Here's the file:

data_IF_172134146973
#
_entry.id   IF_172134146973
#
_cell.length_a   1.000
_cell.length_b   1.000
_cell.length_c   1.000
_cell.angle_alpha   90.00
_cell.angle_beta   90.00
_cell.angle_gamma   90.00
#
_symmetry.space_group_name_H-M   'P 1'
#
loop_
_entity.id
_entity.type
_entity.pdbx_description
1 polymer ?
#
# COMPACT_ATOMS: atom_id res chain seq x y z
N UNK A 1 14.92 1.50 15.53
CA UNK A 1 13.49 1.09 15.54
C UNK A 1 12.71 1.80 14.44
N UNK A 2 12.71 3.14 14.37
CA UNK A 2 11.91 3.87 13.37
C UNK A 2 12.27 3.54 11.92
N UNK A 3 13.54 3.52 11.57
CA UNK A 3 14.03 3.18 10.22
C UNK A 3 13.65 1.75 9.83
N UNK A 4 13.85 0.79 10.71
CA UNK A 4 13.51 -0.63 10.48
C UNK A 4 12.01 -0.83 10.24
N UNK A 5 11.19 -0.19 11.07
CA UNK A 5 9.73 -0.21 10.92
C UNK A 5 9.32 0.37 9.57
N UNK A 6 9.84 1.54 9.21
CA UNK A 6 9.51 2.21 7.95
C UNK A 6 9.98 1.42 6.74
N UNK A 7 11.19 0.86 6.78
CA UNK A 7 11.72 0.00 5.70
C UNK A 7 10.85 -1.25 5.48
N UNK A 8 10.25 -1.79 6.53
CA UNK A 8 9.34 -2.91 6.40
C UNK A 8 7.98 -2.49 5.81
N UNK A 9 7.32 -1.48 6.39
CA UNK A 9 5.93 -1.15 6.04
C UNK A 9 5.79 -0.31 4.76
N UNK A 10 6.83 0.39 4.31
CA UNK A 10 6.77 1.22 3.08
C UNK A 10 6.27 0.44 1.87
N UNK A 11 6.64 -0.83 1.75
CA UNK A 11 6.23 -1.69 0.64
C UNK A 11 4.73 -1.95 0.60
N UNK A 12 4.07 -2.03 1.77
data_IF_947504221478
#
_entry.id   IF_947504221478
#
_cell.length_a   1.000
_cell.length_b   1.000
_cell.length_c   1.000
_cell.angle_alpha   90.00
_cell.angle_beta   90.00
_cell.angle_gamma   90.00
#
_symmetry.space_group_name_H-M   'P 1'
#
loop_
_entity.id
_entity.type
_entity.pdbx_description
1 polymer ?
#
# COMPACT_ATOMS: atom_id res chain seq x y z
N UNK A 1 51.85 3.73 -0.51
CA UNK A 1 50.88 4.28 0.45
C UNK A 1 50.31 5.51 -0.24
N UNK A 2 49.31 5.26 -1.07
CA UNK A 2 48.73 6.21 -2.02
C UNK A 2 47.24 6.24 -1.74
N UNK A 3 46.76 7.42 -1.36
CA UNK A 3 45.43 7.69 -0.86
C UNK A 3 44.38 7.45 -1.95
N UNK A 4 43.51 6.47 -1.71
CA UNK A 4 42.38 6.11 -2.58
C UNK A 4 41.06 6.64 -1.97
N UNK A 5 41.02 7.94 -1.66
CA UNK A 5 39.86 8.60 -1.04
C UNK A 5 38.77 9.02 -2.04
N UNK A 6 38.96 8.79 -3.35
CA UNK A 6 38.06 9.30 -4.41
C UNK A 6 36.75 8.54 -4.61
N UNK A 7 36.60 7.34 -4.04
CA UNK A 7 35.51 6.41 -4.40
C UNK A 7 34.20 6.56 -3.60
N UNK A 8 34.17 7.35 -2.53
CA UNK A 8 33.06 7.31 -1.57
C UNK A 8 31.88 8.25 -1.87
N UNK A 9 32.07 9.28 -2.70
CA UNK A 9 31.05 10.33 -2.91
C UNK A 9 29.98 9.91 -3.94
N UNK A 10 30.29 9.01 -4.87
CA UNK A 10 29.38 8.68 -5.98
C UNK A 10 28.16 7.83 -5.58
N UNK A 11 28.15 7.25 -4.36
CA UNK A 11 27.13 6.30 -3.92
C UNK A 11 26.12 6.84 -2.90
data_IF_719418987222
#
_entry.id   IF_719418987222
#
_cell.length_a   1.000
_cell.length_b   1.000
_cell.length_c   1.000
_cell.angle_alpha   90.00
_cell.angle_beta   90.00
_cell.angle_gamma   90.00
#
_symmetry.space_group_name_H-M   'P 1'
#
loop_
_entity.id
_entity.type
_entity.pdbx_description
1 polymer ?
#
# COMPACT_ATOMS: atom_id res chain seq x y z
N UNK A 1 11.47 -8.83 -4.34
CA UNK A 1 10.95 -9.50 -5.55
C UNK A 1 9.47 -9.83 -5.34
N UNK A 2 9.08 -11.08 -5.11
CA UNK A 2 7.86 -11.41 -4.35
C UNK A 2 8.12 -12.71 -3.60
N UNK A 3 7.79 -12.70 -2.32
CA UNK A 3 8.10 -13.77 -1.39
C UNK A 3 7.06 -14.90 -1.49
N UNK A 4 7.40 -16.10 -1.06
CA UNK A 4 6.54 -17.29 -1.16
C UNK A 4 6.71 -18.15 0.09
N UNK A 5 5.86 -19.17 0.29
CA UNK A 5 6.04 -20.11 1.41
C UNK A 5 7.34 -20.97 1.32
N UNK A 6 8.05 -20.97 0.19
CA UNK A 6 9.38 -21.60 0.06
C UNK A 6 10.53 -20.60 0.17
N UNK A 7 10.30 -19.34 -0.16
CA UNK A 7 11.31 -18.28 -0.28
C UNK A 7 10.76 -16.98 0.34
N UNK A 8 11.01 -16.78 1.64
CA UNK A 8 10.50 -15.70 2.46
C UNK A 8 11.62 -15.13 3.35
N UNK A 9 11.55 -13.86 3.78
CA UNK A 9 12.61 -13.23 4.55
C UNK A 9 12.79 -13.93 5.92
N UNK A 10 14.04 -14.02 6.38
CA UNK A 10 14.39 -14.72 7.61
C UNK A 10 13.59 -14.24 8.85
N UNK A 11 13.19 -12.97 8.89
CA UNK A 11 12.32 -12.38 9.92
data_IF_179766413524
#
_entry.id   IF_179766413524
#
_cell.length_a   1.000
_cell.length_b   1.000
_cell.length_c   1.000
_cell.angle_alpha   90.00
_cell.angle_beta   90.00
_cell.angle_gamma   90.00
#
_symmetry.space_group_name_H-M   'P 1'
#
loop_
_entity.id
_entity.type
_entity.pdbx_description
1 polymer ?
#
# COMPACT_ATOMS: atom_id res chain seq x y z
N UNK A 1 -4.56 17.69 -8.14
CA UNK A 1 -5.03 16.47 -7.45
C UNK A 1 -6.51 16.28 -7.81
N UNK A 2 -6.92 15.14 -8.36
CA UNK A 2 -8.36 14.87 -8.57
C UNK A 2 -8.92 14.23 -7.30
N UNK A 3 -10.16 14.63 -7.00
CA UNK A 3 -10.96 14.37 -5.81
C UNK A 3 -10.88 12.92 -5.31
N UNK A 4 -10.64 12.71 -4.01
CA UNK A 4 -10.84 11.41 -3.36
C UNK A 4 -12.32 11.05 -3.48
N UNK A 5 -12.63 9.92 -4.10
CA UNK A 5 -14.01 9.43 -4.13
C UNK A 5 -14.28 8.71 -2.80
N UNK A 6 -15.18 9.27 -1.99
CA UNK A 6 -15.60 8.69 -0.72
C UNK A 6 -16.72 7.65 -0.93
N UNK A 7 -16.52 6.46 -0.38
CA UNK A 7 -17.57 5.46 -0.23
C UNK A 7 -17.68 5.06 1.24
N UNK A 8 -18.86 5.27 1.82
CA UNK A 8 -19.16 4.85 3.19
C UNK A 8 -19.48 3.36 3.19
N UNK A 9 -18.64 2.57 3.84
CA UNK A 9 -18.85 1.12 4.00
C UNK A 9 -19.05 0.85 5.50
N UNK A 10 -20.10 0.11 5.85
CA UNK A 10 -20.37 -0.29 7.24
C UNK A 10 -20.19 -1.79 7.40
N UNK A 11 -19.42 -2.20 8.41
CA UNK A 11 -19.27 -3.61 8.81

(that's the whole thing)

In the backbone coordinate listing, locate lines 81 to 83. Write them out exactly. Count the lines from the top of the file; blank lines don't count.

N UNK A 3 46.76 7.42 -1.36
CA UNK A 3 45.43 7.69 -0.86
C UNK A 3 44.38 7.45 -1.95